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Former New York City Mayor billionaire Michael Bloomberg did not participate in the Iowa Caucus and is not even on the ballot in some of the early states. Bloomberg is focusing on later states, including California, where he has already hired a campaign staff of over 800, more than all other campaigns combined. The California primary is on Super Tuesday with Alabama; but California has early voting so the polls opened in California on Monday.

CBS news polled caucus participants as to what their most important issue is. 41 percent said that healthcare was the most important issue to them. 21 percent said that climate change was the most important issue to them. Only 17 percent said that income inequality was their number one concern. Only fourteen percent said that foreign policy was the most important issue.

Only 37 percent of caucus goers said that it was most important that the candidate agreed with them on the issues. 61 percent of Caucus participants said that the candidate who had the best chance of beating Donald Trump was most important to them.

The Iowa Caucuses are not very representative of the country. 58 percent of Democratic caucus participants were women and just 42 percent were men. 91 percent of Iowa Caucus participants were White and just nine percent were minorities. 52 percent are college graduates and 48 percent were non-college graduates.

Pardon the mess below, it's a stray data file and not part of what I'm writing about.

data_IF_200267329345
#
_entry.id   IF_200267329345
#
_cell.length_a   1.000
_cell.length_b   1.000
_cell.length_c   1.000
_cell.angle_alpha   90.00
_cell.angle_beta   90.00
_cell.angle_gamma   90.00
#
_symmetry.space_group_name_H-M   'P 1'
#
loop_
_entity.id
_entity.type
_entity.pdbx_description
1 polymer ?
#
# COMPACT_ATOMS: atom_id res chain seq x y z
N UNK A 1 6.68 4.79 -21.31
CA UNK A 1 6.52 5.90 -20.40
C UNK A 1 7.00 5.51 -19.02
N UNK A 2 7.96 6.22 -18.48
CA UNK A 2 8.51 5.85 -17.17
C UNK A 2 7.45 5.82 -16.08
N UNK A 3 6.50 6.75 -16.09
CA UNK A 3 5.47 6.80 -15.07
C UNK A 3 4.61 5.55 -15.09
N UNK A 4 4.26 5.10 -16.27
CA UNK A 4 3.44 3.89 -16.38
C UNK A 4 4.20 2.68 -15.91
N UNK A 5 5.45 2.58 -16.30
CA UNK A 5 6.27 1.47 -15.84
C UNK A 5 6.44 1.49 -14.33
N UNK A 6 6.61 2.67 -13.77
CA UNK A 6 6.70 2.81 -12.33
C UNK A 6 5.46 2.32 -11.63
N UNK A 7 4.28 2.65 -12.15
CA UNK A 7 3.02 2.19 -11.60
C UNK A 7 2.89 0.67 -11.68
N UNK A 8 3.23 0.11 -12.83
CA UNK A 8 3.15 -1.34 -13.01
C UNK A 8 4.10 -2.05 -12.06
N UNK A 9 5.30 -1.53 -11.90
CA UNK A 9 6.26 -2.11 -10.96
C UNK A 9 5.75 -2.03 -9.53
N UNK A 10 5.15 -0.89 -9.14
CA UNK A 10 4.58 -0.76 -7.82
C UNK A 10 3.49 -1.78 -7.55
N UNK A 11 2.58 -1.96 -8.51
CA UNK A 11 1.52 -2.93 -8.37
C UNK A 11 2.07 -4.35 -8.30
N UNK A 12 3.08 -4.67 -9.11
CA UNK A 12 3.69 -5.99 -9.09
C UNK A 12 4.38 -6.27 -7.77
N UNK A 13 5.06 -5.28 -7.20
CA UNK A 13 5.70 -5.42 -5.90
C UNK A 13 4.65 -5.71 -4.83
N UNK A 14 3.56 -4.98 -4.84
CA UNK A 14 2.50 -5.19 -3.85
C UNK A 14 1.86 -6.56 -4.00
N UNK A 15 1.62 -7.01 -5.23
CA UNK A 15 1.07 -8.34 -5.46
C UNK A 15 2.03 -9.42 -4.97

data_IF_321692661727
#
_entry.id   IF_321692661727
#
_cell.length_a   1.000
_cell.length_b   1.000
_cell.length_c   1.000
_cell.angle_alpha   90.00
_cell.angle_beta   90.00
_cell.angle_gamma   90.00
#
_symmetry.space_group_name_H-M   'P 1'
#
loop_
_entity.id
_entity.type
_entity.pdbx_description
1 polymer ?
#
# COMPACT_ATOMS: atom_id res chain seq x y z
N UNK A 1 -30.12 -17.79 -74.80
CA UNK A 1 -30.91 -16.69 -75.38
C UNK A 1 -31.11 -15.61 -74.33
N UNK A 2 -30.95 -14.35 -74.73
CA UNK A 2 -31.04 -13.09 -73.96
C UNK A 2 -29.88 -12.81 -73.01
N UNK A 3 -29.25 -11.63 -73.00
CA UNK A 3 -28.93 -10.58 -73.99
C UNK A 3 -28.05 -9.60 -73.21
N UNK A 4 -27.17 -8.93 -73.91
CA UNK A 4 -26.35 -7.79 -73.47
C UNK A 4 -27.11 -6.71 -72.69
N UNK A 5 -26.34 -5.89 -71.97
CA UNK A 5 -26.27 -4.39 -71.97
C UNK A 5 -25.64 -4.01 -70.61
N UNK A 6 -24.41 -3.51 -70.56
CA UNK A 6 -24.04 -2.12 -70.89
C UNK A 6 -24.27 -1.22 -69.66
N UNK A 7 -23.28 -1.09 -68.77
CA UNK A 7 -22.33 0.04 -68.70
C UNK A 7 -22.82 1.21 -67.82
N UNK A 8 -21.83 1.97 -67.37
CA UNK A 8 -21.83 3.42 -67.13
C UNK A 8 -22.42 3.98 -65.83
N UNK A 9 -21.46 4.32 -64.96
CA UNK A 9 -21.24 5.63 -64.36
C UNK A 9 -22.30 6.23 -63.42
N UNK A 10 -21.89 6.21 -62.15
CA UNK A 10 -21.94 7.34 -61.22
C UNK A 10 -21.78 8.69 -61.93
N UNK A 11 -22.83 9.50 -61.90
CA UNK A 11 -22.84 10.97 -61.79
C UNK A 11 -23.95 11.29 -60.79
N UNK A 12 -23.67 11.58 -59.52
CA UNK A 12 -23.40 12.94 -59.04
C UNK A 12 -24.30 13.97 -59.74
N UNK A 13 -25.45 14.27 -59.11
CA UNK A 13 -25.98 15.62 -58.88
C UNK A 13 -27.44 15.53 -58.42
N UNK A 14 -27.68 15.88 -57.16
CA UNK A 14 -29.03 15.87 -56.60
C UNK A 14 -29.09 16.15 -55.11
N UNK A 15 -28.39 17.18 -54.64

NBC News is reporting that less than 200,000 people participated in the Caucuses. The low turnout was a disappointment for Democrats who had hoped for more participation.

The failure of the Iowa Democratic Party to even count the votes has led to calls from some to end the caucuses and/or end Iowa’s place as the first state to vote in the primary and caucus process.

Former State Representative Perry O Hooper Jr., R-Montgomery, is a member of Trump’s national finance committee.

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Hooper told the Alabama Political Reporter that “young leftists have taken over the Democratic party.

Hooper suggested that Biden has been hurt by the Ukraine scandal, where he has been accused of nepotism and corruption for his son’s, Hunter Biden, landing a lucrative position on the board of Ukrainian gas company, Burisma.

Trump won 97 percent of the Republican Caucus vote which had high participation despite little suspense.

“Today that Party (the Democratic) is to the far left of where the American people are,” Hooper added. “I feel really confident that the President can carry Iowa in November.”

Alabama and most states have primaries where the voter just goes in and votes. With a caucus voters go to a town hall type building and campaigns try to talk them to caucus with them. Each caucus room is its own election battle. Somehow those results did not reach the Iowa Democratic Party with any accuracy.

At some point today, the Iowa Democratic Party will release results.

The Alabama presidential primaries will be on March 3.

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Original reporting by CBS News, Fox News, the Washington Post, and the Hill contributed to this report.

Written By

Brandon Moseley is a senior reporter with over nine years at Alabama Political Reporter. During that time he has written 8,794 articles for APR. You can email him at [email protected] or follow him on Facebook. Brandon is a native of Moody, Alabama, a graduate of Auburn University, and a seventh generation Alabamian.